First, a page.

National standards direct that indigent defense commissions should have between nine and thirteen members, appointed by a diversity of factions. Mo. Rev. Stat. 600.015.1 on the other hand calls for only a seven-member commission, all appointed by the Governor. Although Missouri statutes say that the appointments must have the “advice and consent of the senate,” this is different from giving the Senate and House leadership direct appointing authority. And Missouri’s commission does not require representation from organizations concerned with the problems of the client community. Indeed, in opposition to a ban on law enforcement officials serving on the Missouri Commission, Governor Nixon has just appointed one current and one former Sheriff to the commission.
Contrast this situation in Missouri with a state like Montana. Mont. Code Ann. § 2-15-1028 creates the Montana Public Defender Commission (MPDC) – an 11-member public defender commission appointed by diverse authorities: the Supreme Court (2 appointees); the President of the State Bar (3); the President of the Senate (1); the Speaker of the House (1); and the Governor (4 appointments, but they must be from organizations representing: (a) indigent persons, (b) Native American interests, (c) people with mental illness, and (d) people with addictions). No commission member may be a sitting judge, public defense provider, prosecutor, or law enforcement official. (Note: We chose Montana for this example because the MPDC meets national standards in its composition, there is a government task force currently looking at doing away with the commission, and we appreciate that the Montana Attorney General recently spoke out in support of public defender autonomy, as reported in the August 18th Billings Gazette.)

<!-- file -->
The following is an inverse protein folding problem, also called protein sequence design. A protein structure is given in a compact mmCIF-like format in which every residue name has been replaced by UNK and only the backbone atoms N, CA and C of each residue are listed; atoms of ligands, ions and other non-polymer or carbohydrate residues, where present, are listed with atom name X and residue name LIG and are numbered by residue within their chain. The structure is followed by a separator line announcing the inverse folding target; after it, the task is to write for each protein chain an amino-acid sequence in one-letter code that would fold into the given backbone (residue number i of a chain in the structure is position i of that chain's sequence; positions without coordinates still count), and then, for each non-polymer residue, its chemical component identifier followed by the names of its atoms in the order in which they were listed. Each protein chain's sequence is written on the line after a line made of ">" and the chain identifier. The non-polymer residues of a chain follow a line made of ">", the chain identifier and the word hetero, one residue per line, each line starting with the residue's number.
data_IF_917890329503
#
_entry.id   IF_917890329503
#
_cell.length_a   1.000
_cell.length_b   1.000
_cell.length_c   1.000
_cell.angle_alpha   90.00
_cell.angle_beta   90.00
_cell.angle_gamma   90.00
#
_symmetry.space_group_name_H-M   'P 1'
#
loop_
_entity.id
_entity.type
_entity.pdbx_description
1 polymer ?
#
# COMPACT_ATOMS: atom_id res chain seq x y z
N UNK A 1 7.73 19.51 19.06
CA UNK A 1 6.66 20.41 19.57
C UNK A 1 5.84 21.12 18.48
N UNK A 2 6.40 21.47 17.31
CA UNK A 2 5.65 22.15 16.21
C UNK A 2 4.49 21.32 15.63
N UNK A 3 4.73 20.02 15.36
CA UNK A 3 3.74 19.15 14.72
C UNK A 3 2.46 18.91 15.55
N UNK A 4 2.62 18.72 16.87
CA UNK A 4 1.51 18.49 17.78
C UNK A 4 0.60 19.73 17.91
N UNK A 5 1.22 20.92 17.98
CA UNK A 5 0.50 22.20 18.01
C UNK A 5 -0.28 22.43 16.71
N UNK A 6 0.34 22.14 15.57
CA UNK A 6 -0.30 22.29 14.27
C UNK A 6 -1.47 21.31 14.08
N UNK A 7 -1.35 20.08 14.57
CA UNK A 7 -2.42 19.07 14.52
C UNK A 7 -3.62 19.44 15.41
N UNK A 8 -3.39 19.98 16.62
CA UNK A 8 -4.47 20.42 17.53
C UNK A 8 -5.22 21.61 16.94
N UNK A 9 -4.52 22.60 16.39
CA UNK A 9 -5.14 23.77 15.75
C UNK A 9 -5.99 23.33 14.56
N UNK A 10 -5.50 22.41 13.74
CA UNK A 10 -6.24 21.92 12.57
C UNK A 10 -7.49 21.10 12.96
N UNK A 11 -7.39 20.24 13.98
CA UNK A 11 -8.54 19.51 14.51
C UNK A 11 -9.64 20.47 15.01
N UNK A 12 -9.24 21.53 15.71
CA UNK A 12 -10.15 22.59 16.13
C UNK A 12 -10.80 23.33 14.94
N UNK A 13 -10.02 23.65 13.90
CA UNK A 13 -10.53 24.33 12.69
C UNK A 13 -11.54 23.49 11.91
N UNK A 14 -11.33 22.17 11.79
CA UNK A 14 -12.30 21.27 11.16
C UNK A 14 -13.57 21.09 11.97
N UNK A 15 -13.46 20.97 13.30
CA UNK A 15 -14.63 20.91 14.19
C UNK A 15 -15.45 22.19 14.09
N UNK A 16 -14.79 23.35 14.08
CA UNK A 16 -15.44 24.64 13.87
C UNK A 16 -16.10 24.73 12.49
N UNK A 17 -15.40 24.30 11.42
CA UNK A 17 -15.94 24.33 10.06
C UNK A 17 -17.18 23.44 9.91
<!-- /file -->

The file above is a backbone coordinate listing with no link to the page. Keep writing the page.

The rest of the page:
The consequences of a lack of independence are obvious. In Missouri, since the Commission consists of only seven members, the Governor can fill three vacancies at once and almost have a majority of members who could, if they desired, get rid of Public Defender Barrett. It is true that Barrett has a four-year contract that only allows for termination for just cause, but embarrassing the Governor may be enough just cause in the mind of the new commission members.
Until such time as the Commission is legislatively altered to meet national standards, a Missouri Public Defender will face a daunting choice. He may either meet his ethical duty to zealously advocate on the part of his clients and risk his job, or perpetuate the underfunding of the system by doing the bidding of whoever is Governor.
Missouri is not alone in having independence issues as a result of poorly constructed indigent defense commissions. Currently, other states facing similar problems are Arkansas, Georgia, Hawaii, and West Virginia.
In our travels, the 6AC staff often hears criminal justice stakeholders suggest that there are ways to ensure some modicum of independence (e.g., contracted terms of office for chief defenders). When a chief public defender is selected at the outset on the basis of merit by an independent commission, and his continued service is reviewed on a regular basis by that commission, then a term of office goes far toward ensuring that the attorneys who work within the public defender office can devote their undivided loyalty to their clients. But in a system devoid of independence, a contract may simply keep in place a defender who was selected for reasons at odds with the aims of effective assistance of counsel. To be frank, an indigent defense system is either independent or it is not. There is no in-between.